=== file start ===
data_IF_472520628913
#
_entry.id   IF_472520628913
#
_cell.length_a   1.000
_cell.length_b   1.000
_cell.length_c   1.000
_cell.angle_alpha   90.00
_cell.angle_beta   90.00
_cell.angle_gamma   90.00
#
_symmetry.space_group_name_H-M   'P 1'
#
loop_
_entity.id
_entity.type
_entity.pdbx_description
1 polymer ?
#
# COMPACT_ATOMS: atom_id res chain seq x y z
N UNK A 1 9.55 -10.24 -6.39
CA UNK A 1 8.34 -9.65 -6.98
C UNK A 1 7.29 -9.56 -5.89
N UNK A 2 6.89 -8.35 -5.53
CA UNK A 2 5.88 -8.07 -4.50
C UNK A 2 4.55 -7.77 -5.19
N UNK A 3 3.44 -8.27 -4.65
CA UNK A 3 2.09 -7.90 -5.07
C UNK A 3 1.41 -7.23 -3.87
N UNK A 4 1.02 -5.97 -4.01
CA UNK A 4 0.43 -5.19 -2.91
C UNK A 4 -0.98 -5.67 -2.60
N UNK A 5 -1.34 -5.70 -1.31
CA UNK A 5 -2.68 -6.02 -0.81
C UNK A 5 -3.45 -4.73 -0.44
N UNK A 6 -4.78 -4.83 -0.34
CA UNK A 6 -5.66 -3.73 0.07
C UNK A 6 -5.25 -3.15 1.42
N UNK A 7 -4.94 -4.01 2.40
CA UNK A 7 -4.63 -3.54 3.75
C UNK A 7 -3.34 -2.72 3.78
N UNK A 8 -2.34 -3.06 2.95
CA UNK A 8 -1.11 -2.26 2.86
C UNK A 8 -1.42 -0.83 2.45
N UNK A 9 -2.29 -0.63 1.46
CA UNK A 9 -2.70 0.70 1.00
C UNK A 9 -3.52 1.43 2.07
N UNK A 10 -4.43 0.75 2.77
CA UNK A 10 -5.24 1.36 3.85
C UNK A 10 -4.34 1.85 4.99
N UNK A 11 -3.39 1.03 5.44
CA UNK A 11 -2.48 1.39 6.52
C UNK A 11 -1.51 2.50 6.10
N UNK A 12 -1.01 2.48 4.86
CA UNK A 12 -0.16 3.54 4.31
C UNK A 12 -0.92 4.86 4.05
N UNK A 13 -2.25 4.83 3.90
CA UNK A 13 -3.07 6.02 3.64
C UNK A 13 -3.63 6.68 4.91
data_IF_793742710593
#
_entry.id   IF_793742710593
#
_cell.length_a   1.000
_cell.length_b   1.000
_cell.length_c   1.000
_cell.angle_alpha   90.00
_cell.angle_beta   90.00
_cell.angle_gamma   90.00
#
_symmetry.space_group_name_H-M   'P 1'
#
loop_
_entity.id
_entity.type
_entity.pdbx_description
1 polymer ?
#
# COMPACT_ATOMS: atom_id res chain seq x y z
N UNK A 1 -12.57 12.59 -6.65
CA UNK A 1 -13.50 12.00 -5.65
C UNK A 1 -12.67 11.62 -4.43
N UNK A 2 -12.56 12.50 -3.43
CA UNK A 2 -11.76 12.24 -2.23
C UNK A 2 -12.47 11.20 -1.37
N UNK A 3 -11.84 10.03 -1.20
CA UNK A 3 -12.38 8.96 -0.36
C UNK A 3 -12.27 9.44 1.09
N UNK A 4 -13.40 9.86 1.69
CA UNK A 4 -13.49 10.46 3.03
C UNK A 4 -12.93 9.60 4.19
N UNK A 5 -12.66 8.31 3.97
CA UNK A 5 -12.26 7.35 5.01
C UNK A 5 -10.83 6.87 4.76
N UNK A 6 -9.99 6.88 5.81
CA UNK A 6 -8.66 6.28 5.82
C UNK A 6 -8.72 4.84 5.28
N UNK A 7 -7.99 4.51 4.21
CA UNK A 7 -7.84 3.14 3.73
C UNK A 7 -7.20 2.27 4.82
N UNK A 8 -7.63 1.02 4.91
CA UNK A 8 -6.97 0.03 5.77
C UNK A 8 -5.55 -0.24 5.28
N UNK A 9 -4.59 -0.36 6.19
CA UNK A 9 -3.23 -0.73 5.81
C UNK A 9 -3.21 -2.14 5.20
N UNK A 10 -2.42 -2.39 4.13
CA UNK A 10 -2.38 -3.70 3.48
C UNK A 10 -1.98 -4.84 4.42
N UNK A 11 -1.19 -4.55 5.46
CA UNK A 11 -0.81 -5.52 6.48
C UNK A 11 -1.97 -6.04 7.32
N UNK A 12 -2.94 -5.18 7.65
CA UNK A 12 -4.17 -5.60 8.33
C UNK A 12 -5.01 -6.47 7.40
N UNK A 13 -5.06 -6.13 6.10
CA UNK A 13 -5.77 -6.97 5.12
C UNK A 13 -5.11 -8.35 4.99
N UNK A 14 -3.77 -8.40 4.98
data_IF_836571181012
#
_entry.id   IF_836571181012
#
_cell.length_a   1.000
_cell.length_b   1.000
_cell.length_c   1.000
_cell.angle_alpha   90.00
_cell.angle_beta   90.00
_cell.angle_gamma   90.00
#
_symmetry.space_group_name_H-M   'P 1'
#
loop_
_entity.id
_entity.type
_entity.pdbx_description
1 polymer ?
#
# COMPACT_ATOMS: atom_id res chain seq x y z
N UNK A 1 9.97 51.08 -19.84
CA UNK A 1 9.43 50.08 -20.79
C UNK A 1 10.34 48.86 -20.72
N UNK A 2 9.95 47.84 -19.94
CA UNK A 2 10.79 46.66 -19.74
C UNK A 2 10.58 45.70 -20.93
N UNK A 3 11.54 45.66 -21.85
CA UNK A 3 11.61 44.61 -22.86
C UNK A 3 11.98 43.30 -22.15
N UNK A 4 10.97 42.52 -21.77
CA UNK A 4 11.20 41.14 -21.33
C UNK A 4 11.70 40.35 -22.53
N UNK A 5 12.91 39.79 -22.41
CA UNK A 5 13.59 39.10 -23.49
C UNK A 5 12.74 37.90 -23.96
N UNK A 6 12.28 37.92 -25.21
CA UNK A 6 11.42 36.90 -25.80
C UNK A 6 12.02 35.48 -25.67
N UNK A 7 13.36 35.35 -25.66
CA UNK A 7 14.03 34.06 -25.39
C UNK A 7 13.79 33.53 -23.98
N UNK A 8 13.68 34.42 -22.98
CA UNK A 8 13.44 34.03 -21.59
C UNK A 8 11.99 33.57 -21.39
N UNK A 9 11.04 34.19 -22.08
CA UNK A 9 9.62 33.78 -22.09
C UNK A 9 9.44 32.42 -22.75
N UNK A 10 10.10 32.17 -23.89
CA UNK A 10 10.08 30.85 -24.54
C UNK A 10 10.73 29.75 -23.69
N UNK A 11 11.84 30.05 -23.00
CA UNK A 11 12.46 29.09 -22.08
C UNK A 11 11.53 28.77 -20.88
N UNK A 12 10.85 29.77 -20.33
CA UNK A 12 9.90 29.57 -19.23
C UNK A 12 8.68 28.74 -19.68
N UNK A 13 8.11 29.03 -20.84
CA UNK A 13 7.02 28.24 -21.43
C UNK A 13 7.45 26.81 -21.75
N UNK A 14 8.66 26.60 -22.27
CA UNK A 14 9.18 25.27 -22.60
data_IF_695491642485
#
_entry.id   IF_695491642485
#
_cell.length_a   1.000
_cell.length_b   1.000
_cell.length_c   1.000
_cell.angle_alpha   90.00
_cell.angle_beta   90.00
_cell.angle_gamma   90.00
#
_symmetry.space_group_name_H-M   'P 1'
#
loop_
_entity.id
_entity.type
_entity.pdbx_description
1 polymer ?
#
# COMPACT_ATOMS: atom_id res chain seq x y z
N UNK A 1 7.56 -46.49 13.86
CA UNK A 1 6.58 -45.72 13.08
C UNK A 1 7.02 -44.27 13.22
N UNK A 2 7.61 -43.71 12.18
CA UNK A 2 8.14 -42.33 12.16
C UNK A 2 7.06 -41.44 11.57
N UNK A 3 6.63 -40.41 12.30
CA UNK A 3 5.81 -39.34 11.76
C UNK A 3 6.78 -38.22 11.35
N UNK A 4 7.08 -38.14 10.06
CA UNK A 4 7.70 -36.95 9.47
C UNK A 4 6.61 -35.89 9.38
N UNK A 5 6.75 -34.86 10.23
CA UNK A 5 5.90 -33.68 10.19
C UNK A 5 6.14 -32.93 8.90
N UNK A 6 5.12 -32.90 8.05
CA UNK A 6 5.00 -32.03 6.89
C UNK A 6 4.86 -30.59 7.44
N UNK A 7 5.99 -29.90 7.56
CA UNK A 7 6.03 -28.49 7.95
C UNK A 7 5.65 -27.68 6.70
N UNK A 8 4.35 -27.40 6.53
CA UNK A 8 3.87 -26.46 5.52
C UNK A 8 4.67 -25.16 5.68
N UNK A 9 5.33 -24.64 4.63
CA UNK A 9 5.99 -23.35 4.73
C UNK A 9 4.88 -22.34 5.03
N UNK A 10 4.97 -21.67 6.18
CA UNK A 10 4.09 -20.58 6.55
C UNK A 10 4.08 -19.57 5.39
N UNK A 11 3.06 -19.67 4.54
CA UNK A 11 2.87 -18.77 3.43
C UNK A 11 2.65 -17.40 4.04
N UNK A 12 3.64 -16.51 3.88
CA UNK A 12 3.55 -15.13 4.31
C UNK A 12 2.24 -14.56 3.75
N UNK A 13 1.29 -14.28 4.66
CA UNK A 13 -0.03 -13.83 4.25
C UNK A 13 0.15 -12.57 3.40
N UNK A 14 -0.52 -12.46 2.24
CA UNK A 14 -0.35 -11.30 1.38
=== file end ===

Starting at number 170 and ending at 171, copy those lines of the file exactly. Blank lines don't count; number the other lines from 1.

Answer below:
N UNK A 11 11.84 30.05 -23.00
CA UNK A 11 12.46 29.09 -22.08